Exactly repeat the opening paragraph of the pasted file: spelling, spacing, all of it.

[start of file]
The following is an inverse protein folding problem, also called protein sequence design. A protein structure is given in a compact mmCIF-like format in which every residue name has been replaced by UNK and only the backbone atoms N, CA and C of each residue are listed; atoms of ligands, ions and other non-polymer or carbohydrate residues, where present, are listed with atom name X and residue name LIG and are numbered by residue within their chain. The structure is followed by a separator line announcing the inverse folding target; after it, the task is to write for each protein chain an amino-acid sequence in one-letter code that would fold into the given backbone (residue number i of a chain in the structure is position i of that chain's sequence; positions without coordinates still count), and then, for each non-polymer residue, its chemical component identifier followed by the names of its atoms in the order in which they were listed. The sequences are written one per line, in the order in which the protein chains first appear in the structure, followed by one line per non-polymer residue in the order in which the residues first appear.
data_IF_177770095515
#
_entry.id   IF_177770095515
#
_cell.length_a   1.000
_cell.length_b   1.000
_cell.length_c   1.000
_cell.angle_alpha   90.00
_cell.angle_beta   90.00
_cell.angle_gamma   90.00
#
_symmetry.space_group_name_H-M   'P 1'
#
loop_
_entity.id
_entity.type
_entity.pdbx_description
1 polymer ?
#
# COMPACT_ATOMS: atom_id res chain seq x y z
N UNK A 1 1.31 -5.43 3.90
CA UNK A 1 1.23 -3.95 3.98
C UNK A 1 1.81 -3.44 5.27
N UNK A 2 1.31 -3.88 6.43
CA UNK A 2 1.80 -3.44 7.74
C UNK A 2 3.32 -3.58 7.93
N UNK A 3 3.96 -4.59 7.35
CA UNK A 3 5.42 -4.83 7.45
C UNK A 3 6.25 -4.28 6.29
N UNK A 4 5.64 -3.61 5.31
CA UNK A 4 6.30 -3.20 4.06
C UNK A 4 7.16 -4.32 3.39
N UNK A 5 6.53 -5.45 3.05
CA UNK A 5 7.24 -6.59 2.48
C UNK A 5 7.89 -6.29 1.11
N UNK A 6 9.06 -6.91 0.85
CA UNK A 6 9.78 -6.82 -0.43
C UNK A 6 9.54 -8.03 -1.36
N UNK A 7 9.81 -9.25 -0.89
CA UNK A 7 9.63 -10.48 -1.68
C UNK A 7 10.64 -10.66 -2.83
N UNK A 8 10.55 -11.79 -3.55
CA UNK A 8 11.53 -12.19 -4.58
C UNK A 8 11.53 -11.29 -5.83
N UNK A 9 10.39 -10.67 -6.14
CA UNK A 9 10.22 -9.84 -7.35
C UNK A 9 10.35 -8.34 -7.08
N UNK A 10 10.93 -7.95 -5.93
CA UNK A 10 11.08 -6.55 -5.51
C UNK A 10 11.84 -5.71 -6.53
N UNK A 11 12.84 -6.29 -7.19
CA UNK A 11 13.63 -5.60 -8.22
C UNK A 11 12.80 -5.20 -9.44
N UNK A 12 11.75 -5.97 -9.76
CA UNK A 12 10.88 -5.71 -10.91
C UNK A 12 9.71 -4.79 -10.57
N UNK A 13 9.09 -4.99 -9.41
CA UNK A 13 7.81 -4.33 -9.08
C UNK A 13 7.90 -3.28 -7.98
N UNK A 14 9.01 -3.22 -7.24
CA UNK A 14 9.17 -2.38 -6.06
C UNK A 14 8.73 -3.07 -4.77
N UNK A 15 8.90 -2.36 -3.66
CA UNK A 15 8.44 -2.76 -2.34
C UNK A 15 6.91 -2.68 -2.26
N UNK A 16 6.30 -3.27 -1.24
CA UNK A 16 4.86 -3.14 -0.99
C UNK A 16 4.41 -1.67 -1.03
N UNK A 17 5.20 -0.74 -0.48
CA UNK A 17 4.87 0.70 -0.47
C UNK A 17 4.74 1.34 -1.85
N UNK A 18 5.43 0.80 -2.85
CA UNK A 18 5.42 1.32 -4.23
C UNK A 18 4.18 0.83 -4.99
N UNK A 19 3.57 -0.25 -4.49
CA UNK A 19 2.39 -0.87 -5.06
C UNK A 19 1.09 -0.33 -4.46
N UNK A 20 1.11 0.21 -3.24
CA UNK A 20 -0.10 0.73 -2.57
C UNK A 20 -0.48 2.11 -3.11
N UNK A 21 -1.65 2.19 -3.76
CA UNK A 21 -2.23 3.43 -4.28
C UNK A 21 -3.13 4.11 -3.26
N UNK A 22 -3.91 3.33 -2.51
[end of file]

The following is an inverse protein folding problem, also called protein sequence design. A protein structure is given in a compact mmCIF-like format in which every residue name has been replaced by UNK and only the backbone atoms N, CA and C of each residue are listed; atoms of ligands, ions and other non-polymer or carbohydrate residues, where present, are listed with atom name X and residue name LIG and are numbered by residue within their chain. The structure is followed by a separator line announcing the inverse folding target; after it, the task is to write for each protein chain an amino-acid sequence in one-letter code that would fold into the given backbone (residue number i of a chain in the structure is position i of that chain's sequence; positions without coordinates still count), and then, for each non-polymer residue, its chemical component identifier followed by the names of its atoms in the order in which they were listed. The sequences are written one per line, in the order in which the protein chains first appear in the structure, followed by one line per non-polymer residue in the order in which the residues first appear.